What are the paths that come together to provide opportunities for success? How will we know when they come together? Will we be ready to recognize opportunity and act to succeed? What can we do to prepare for those opportunities? What does paying our dues really mean?
Here’s a big part of the answer:
“It has been written that so much of life is preparation, so much is routine, and so much is retrospect that the purest essence of anyone’s genius contracts itself into a precious few hours.”
That quote is from “The Last Stand of the Tin Can Sailors” by James D Hornfischer. A book about the heroism of the small ships – destroyers and destroyer escorts – in the Battle of the Samar Sea in World War II. It’s a true story of heroism, duty and honor. It’s also a story of paying dues.
I hadn’t thought about success in those terms, but so much of that quote speaks to success – in all parts of our lives. We all go through preparation, routine, and learning from our experiences and then, in a relatively small space of time, all that we are – our particular genius – comes together to contribute to our success. And, based on our willingness to seek out and accept opportunities, it happens again and again – and every time, the possibility of success is greater – based on the increase in our particular genius.
In sales, think of all the cold calls, all the presentations, all the demonstrations, all the lead chasing, and then, the opportunity to make a sale – and all the work done comes together to make that sale – or not. In either case, that event becomes preparation for the next opportunity, with a better chance of success – particular genius made good – made better. Dues paid.
In project teams, think of all the meetings, commitments, research, experiments, communications, proposals and presentations – and then the outcome that the particular genius of the team has created results in the successful completion of the project – and the seeds of particular genius increase for further success. Dues paid.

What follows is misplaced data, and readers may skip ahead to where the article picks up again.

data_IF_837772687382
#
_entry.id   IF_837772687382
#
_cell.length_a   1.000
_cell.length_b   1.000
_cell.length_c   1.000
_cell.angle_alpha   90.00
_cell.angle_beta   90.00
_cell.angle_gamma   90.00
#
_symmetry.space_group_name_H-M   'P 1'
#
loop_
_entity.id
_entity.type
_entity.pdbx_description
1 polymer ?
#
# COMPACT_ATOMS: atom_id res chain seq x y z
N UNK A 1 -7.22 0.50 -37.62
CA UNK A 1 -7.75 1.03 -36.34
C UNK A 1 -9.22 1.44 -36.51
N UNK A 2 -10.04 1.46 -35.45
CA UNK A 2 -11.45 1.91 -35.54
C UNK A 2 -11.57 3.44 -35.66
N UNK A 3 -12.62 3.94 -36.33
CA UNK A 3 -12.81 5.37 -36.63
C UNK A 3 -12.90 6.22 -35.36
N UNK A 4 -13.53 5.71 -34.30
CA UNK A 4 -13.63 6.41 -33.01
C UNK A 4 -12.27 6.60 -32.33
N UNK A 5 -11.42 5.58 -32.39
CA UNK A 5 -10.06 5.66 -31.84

In people selection, think of all the recruiting approaches, process improvements, all the interviews, interview training and assessments, and then, the particular genius that results in the acquisition of the people needed to be successful. Dues paid.
In entertainment, think of a favorite singer or musical group – then think of all the rehearsal, all the one night gigs, all the travel, all the No’s, that came before the hit song – the particular genius created by all those steps, and then success. Dues paid.
The story is told of Picasso sitting at an outdoor cafe’ and being approached by a woman who asked him if he could draw a sketch of her. He did. It took five minutes. She asked how much she owed him. He told her $5000. Shocked, she protested it had only taken him five minutes. He corrected her – it had taken him 30 years to reach this place in his life as a painter. Dues paid.
How do we develop particular our genius – and pay the dues doing it?
We need to start with the end in mind – know where we want to go.
Get a dream, envision success, set goals, and then identify those things that will point us to our goals – in terms of preparation, learning from experience, taking care of the day to days – but always with the end in mind. Pointing our particular genius at what is important to us – and then focusing on that worthy goal. Doing that – keeping that focus – paying dues – creates success. Not doing that let’s genius disperse over too many unimportant things – and causes it to disappear in a flurry of busyness.
When our goals tell us that opportunity is in front of us- when our intuition has been honed by challenges and risks; by decisions made and their outcomes; by routine; by experience and preparation and by looking back as well as forward; then our particular genius puts us into action, and we succeed.
We succeed because we pay our dues to meet our goals – and in doing that we expand our particular genius. And paying them has nothing to do with how long we have lived, or how long we have been in a job, or how much seniority or time in grade we have. It has to do with focus on the important few, and placing proper value on the unimportant many.
Start today – check your own goals and how you use the routines, the preparation and opportunities in your own life. Check to see if what you do drives you toward the further development of your particular genius. Know that within you resides a genius unique to you. Bring it out – do it with goals, with preparation, and retrospect and routines – so that, when those opportunities occur, the outcome of your actions is success.